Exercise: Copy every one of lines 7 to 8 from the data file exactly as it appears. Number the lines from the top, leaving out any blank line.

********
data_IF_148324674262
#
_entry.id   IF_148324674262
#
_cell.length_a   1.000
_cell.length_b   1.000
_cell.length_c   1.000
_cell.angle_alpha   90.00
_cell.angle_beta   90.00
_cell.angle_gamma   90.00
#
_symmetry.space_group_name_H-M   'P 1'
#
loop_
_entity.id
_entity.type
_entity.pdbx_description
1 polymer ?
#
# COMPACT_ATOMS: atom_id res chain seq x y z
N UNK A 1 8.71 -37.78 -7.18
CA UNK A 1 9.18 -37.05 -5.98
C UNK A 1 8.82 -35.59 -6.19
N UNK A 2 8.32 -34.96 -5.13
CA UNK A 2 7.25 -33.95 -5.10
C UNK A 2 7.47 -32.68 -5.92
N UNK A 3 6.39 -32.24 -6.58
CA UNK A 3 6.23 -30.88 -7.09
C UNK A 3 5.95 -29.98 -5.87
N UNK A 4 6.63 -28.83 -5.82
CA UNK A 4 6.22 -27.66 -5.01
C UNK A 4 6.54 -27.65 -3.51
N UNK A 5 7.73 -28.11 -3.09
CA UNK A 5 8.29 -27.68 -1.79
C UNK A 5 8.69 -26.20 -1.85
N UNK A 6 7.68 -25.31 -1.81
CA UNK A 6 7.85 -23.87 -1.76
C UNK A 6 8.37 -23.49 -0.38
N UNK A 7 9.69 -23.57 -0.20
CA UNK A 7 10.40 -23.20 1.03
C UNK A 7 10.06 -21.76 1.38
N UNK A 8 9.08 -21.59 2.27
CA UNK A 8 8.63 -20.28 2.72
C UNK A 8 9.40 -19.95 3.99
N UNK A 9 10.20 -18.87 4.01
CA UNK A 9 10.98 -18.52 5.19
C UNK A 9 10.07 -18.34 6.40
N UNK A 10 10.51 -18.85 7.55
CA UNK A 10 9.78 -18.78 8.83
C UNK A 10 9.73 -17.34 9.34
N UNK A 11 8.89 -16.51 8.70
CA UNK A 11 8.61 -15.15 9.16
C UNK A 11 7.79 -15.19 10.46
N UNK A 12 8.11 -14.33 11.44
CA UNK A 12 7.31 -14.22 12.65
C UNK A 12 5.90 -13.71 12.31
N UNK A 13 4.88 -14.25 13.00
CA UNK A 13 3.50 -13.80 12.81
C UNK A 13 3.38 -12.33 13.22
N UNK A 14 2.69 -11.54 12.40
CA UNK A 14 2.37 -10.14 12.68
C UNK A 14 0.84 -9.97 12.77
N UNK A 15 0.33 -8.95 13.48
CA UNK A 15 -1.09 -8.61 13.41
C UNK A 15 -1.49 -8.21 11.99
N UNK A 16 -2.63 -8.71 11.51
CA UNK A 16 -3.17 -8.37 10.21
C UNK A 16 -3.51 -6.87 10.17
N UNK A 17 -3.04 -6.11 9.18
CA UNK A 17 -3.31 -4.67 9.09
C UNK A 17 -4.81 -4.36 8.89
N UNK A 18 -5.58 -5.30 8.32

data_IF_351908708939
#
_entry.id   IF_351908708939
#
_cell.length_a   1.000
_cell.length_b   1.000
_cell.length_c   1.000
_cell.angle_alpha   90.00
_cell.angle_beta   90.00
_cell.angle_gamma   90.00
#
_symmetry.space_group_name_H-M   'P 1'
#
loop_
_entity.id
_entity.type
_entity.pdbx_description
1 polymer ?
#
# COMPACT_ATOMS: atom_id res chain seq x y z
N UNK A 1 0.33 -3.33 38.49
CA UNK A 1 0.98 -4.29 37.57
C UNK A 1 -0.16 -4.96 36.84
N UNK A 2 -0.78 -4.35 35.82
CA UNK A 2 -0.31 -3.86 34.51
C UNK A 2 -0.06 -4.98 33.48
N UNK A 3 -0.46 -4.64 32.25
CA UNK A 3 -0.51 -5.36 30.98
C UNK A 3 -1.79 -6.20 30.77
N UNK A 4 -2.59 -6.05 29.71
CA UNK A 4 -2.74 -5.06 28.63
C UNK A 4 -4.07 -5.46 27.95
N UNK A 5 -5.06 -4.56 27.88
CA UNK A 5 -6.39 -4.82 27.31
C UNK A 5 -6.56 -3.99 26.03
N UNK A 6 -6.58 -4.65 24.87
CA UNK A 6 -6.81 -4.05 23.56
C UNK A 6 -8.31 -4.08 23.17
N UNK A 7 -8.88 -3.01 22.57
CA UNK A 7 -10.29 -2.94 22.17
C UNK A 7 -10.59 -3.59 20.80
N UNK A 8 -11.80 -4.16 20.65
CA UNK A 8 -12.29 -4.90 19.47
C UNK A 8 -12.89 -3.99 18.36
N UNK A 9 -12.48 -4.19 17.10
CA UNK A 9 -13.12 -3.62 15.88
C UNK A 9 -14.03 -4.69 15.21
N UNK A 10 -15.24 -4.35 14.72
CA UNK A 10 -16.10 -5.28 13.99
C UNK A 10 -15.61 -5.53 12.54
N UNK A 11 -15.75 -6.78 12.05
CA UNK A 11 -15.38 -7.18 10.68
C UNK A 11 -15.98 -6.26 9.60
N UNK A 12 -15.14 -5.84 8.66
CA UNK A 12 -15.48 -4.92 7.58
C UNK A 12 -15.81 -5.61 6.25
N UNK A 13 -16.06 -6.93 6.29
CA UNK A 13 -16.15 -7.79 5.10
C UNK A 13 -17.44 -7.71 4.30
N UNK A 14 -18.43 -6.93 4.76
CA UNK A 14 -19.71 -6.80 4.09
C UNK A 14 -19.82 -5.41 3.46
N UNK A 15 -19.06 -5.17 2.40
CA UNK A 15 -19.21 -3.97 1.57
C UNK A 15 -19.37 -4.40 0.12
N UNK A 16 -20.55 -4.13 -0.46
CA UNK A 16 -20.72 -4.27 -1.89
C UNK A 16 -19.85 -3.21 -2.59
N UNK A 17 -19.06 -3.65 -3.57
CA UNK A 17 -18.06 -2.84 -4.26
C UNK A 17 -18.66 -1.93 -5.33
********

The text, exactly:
_cell.length_c   1.000
_cell.angle_alpha   90.00